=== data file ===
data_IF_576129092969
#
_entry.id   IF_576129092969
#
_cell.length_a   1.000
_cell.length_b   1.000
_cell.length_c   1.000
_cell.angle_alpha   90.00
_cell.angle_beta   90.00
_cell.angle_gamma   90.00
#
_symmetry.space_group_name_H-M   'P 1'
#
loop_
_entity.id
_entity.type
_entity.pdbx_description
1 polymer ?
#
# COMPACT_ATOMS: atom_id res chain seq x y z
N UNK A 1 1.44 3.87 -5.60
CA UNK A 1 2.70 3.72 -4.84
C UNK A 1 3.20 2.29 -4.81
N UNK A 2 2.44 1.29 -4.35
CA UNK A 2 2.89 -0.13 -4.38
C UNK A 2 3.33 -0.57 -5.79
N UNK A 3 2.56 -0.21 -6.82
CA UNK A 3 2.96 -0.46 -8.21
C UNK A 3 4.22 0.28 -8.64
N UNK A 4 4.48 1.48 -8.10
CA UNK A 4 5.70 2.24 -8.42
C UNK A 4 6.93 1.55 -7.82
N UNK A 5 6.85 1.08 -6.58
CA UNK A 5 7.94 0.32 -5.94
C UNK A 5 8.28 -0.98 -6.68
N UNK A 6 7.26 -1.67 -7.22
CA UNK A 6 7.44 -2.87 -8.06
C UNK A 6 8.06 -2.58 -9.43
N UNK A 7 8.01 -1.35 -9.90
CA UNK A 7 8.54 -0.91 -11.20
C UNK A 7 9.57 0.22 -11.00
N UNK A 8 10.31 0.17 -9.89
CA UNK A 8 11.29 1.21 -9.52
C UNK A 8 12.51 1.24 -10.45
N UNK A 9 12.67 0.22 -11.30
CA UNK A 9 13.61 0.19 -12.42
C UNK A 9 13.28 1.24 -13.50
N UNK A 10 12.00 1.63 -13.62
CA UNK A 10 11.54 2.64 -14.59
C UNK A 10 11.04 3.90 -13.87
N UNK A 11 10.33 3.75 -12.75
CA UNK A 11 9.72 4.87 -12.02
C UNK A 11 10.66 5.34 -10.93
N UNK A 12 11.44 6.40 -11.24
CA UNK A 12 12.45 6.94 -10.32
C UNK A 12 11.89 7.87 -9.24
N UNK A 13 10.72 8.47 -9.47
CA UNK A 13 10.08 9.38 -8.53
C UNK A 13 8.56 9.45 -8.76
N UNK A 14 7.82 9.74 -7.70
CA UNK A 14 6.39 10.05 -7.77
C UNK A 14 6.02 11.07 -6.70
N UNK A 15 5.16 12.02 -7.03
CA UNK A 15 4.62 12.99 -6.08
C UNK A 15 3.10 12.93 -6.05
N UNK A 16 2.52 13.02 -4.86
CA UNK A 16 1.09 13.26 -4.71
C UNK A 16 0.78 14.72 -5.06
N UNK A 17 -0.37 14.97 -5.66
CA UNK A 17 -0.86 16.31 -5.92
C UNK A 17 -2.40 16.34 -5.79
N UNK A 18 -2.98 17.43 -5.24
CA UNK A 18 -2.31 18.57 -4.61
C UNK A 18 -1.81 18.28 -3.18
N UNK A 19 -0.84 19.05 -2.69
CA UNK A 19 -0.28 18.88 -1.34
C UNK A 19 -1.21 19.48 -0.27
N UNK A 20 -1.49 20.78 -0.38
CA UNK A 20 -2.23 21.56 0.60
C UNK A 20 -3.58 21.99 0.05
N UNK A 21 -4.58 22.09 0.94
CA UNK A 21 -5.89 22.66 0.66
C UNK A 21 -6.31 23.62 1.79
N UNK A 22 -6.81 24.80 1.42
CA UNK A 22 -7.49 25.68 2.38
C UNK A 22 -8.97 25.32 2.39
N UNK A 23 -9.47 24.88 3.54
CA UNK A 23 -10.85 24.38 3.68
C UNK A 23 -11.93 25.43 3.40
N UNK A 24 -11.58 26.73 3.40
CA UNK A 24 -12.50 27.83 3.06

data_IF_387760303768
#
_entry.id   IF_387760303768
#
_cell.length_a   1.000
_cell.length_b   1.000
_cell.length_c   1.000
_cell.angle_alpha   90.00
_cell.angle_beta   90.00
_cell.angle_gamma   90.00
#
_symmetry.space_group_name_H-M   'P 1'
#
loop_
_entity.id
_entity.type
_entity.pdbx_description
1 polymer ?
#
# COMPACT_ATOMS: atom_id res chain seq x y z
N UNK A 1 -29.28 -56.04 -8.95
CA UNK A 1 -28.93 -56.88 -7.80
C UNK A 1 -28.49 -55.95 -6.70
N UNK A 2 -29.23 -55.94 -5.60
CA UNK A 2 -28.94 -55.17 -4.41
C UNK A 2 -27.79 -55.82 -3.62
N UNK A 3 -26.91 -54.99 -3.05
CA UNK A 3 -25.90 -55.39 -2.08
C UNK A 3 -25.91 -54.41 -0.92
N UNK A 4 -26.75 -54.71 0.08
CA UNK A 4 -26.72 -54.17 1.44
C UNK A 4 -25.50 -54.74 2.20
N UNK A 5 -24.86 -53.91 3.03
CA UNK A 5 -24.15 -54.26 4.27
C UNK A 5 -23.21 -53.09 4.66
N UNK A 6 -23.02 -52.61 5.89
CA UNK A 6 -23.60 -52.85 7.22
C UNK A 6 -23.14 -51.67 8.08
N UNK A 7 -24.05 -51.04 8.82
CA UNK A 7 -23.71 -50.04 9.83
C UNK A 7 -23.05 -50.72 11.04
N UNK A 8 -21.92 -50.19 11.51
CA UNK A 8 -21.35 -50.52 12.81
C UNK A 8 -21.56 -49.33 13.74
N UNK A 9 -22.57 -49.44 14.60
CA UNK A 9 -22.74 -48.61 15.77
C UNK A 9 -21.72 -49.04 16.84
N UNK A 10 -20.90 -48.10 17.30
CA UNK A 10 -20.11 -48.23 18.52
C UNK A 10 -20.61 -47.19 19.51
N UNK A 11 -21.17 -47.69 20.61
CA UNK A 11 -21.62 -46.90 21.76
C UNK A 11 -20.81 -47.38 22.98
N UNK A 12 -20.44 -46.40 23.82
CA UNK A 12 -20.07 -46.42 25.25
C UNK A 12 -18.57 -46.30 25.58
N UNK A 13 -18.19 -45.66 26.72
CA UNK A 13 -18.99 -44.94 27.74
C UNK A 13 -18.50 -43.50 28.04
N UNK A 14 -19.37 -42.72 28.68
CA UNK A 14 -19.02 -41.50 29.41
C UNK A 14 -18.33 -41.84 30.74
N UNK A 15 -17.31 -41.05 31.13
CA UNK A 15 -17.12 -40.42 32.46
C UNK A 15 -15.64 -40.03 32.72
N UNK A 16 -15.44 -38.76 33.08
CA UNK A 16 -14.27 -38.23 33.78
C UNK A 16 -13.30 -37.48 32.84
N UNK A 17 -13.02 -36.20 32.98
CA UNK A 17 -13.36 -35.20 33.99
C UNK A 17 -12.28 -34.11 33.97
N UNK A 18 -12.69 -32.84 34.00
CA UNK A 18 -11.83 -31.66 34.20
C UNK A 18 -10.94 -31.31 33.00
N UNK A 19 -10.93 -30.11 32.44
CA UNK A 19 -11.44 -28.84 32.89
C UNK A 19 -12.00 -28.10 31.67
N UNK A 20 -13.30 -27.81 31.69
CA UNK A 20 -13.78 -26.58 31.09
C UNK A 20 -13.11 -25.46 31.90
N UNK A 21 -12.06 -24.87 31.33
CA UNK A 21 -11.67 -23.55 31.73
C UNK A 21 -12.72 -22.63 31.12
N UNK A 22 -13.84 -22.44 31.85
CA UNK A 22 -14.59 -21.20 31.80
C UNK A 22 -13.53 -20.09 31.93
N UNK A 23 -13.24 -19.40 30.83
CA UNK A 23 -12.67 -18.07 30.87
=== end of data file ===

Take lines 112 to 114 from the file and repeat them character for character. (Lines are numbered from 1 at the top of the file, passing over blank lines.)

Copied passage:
N UNK A 1 -29.28 -56.04 -8.95
CA UNK A 1 -28.93 -56.88 -7.80
C UNK A 1 -28.49 -55.95 -6.70